In a 60-second ad that aims to inspire, Coca-Cola will make the case that people of all creeds and from all cultures can enjoy its flagship soda and some other iterations of it, including low-calorie Coca-Cola Life and Coke Zero Sugar. The message, says Brynn Bardacke, Coca-Cola’s vice president of content and creative excellence, is that Coke is “for everyone” and represents “one of the most democratic brands.” The ad features people from different races, nationalities and geographic regions. In one scene, a person in a wheelchair and a helmet takes part in a daredevil athletic competition.
A poem read during the commercial by multiple narrators tells viewers: “We all have different looks and loves / likes and dislikes, too. / But there’s a Coke for we and us / and there’s a Coke for you.” To call attention to the spot, Coca-Cola will run the poem – crafted by a copywriter at its ad agency, Wieden + Kennedy – in newspapers on the day of and the day after the Super Bowl, which will be broadcast on NBC. The spot marks Coca-Cola’s twelfth consecutive appearance in the Super Bowl.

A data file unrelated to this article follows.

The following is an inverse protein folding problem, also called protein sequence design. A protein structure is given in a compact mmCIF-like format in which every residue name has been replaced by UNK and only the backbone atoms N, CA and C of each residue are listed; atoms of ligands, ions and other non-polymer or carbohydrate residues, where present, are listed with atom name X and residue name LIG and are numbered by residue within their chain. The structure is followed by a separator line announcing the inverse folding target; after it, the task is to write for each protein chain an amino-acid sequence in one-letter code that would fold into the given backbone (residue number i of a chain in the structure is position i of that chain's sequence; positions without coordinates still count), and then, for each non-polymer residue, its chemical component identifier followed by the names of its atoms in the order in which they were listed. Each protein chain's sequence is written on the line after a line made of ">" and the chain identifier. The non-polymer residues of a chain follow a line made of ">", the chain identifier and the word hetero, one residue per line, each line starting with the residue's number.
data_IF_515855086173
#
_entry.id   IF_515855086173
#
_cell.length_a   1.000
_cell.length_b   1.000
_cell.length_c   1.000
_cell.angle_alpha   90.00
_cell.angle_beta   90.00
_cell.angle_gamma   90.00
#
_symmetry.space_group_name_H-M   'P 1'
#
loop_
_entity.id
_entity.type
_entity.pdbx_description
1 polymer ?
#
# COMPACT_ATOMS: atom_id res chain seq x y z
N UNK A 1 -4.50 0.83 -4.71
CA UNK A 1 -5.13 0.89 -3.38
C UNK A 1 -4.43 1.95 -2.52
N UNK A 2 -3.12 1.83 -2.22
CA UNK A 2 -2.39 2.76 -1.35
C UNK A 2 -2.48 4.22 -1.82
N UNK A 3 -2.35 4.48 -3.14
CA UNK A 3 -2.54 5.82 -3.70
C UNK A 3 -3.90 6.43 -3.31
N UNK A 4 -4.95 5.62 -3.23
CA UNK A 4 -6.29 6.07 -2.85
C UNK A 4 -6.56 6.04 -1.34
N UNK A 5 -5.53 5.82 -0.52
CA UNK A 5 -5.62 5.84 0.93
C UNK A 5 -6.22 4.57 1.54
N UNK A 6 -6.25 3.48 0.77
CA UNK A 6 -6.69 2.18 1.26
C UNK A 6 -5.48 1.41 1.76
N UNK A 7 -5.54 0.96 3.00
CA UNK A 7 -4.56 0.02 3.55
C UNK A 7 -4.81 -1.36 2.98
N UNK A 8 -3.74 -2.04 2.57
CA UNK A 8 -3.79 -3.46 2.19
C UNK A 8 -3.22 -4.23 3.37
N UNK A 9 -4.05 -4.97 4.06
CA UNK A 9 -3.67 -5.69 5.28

The push to be relevant to many consumers comes as supermarket giants like Coca-Cola, General Mills and Procter & Gamble, among others, strive to reach a broader range of potential customers. As a result , they have run commercials with broader concepts of who their consumers are. Seeing a disabled person, a same-sex family or a family consisting of people from different races depicted in a mainstream commercial is no longer much of a surprise.
The move is not without risk. Coca-Cola ran a winning 2014 Super Bowl ad that featured children singing “America the Beautiful” in many languages. The spot included people from various walks of life. Some wore cowboy hats. Some wore hijabs. The commercial is believed to be the first Super Bowl ad to show same-sex parents. Coca-Cola ran the ad again last year during Fox’s pre-game coverage of Super Bow LI. Even so, some people took to social media and criticized the company for not airing the song completely in English.
“It’s a message of inclusion,” said Jennifer Healan, group director of integrated marketing content at Coca-Cola. “These are brand values we have communicated throughout our history,” said Bardacke. The executives said the company believes the 2014 spot generated positive reaction from consumers.
Coca-Cola intends to burnish the theme of having a variant of Coke available for any consumer throughout the year. Coca-Cola will run its Super Bowl ad and others during NBC’s broadcast of the Winter Olympics and later in the year during the Daytona 500. The company is also running an ad for Diet Coke earlier in the event.
The 60-second ad, however, will air during the fourth quarter. Coke’s Bardacke said executives were hoping for a tight game.